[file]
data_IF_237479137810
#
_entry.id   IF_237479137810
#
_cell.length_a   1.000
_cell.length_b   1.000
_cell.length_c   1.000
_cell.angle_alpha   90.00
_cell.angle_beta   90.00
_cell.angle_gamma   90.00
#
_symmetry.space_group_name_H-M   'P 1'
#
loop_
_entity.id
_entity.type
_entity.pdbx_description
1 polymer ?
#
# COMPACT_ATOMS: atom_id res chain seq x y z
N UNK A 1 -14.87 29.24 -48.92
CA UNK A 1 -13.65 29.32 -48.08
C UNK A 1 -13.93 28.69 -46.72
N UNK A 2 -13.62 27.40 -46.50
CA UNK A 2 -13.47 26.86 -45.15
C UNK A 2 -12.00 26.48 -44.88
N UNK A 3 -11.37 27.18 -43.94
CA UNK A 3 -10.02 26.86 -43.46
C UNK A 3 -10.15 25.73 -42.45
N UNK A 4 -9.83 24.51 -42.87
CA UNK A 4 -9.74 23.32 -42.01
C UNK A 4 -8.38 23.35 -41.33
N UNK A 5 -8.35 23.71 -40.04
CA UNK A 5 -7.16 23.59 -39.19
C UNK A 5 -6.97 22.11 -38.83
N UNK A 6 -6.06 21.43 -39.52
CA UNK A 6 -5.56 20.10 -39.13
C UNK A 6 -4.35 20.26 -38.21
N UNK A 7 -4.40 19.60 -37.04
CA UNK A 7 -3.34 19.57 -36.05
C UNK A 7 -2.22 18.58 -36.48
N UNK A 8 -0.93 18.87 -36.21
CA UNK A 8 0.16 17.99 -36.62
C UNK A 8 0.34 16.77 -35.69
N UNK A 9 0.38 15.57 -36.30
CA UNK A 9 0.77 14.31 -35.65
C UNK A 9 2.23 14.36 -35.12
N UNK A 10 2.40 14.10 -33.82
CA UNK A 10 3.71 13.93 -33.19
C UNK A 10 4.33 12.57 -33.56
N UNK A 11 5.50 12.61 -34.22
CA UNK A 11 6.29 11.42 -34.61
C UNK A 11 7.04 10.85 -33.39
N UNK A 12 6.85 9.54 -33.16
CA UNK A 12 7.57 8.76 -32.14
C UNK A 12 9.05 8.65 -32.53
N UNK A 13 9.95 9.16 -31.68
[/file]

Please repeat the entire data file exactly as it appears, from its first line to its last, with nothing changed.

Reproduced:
data_IF_237479137810
#
_entry.id   IF_237479137810
#
_cell.length_a   1.000
_cell.length_b   1.000
_cell.length_c   1.000
_cell.angle_alpha   90.00
_cell.angle_beta   90.00
_cell.angle_gamma   90.00
#
_symmetry.space_group_name_H-M   'P 1'
#
loop_
_entity.id
_entity.type
_entity.pdbx_description
1 polymer ?
#
# COMPACT_ATOMS: atom_id res chain seq x y z
N UNK A 1 -14.87 29.24 -48.92
CA UNK A 1 -13.65 29.32 -48.08
C UNK A 1 -13.93 28.69 -46.72
N UNK A 2 -13.62 27.40 -46.50
CA UNK A 2 -13.47 26.86 -45.15
C UNK A 2 -12.00 26.48 -44.88
N UNK A 3 -11.37 27.18 -43.94
CA UNK A 3 -10.02 26.86 -43.46
C UNK A 3 -10.15 25.73 -42.45
N UNK A 4 -9.83 24.51 -42.87
CA UNK A 4 -9.74 23.32 -42.01
C UNK A 4 -8.38 23.35 -41.33
N UNK A 5 -8.35 23.71 -40.04
CA UNK A 5 -7.16 23.59 -39.19
C UNK A 5 -6.97 22.11 -38.83
N UNK A 6 -6.06 21.43 -39.52
CA UNK A 6 -5.56 20.10 -39.13
C UNK A 6 -4.35 20.26 -38.21
N UNK A 7 -4.40 19.60 -37.04
CA UNK A 7 -3.34 19.57 -36.05
C UNK A 7 -2.22 18.58 -36.48
N UNK A 8 -0.93 18.87 -36.21
CA UNK A 8 0.16 17.99 -36.62
C UNK A 8 0.34 16.77 -35.69
N UNK A 9 0.38 15.57 -36.30
CA UNK A 9 0.77 14.31 -35.65
C UNK A 9 2.23 14.36 -35.12
N UNK A 10 2.40 14.10 -33.82
CA UNK A 10 3.71 13.93 -33.19
C UNK A 10 4.33 12.57 -33.56
N UNK A 11 5.50 12.61 -34.22
CA UNK A 11 6.29 11.42 -34.61
C UNK A 11 7.04 10.85 -33.39
N UNK A 12 6.85 9.54 -33.16
CA UNK A 12 7.57 8.76 -32.14
C UNK A 12 9.05 8.65 -32.53
N UNK A 13 9.95 9.16 -31.68